When we are onboarding a new client, one of the questions we ask is if they have a CRM. Some don’t know what we are talking about (if that’s you, don’t worry – keep reading!). Most reply with an audible groan. Very few are excited to share their CRM with us because they are embarrassed about the terrible shape it is in. Why the negativity? Because CRMs are often a massive undertaking. But we’ve got some steps that will make it easy-peasy to get your CRM in order.
First Things First
What is a CRM, and why do you need to build one? CRM stands for Client Relationship Manager. It is a list of everyone you know – those to whom you send holiday cards, thank you gifts, who receive your newsletter, who pay (and don’t pay) your invoices, who refer business to you, and more.
Ok, I’m sold. What now?
Choosing where to house your CRM will take some research (more on this later). In the meantime, here are a few things you need to focus on:
Pull Your Contacts Together
Export your contact lists from Outlook or whatever email platform you use, LinkedIn, or anywhere else you keep this info. Combine it, remove duplicates, add missing info. We will assume you are working in Excel.
Break the info into the following columns as your data requires: prefix, first name + middle initial, last name, suffix, spouse/partner first name (and last name if different), business street address, city, state, zip, home address, city, state, zip, work email, personal email, and phone number(s).
Then, add everyone you know – referral sources, clients, former clients, other attorneys, prospective clients, vendors, alumni connections, attorneys you clerked with and judges you clerked for, folks who sit on non-profit boards with you, your bowling team, your caddy, reporters who have interviewed you, friends, family, your third cousin and his dog. You get the picture. Don’t exclude anyone. Include everyone.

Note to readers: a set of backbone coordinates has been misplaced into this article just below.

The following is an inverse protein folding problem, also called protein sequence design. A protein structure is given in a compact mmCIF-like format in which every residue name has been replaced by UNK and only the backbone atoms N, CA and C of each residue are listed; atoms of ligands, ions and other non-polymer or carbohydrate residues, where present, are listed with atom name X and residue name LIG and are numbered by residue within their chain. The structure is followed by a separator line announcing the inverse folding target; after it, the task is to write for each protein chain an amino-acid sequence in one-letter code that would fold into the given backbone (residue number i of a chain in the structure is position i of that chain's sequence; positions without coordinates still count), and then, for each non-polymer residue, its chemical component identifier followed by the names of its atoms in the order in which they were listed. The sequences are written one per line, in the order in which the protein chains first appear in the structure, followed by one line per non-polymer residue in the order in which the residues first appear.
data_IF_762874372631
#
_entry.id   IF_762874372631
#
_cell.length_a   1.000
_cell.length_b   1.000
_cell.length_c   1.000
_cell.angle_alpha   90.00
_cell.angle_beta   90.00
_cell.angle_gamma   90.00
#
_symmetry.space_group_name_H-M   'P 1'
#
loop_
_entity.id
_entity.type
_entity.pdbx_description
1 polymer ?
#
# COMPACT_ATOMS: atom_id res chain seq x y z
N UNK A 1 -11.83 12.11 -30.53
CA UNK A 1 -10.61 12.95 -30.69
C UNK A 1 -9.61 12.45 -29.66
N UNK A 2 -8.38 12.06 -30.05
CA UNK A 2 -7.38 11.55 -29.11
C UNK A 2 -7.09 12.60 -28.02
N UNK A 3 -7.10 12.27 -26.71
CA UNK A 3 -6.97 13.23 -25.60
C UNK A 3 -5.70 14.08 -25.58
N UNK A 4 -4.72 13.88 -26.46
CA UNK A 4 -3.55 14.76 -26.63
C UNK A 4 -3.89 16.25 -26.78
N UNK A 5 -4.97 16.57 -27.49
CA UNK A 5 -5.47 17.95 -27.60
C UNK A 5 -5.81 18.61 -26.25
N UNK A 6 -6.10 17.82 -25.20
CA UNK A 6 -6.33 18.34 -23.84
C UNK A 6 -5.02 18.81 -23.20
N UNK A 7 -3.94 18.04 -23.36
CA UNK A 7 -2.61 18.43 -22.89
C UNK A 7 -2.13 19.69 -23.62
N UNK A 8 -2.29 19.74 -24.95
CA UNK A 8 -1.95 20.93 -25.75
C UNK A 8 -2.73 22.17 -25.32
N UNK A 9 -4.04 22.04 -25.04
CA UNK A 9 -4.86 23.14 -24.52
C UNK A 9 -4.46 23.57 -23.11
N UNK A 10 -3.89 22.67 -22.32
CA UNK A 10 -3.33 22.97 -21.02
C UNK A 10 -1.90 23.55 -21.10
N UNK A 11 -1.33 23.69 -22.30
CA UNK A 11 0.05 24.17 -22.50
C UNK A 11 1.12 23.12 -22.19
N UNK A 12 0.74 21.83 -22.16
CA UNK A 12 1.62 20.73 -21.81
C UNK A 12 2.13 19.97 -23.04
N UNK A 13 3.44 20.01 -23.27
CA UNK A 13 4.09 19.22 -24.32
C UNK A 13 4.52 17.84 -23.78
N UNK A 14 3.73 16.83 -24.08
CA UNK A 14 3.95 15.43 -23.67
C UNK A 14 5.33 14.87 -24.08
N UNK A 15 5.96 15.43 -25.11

At this point, you will need to add a column to identify your relationship. We recommend making this a drop-down list so the information remains consistent and can be sorted accordingly. Your categories, or sources, should include referral source, client, attorney, prospective client, vendor, alumni, reporters, friend, family, and any others groups you have added.
Now you need to decide if you are going to invest in building a law firm CRM System. There are many, many options. We will discuss a few to keep your head from spinning and your checkbook from crying.
Free or Almost Free
You can continue to house your information in Excel – but make sure to update activities accordingly. Tools like Zapier can help with this!
If most, or all, of your outreach, will be via email, services like MailChimp or Constant Contact may be enough for now. These programs will allow you to send email campaigns to your audience and track who opens and engages with the content. You can create tags for clients who should receive certain news or alerts, so you are never “spamming” anyone.
If you want to try out a CRM platform for free, give HubSpot a look. The free version offers decent functionality, and you can customize it as needed.
Some Money or More Money
Platforms like Keap (Infusionsoft) and ContactEase (built specifically for professional service firms) will cost you some money. Still, the options of what you can do with this information are endless. Features include automation, integration, and tech support. These options are best if you are a die-hard marketer or have someone to handle your marketing.
The key to having a successful CRM is keeping the information up-to-date and tracking how you connect with the people. So, kudos if you have one. If you don’t, building a law firm CRM is a wise investment. Have a question, contact us!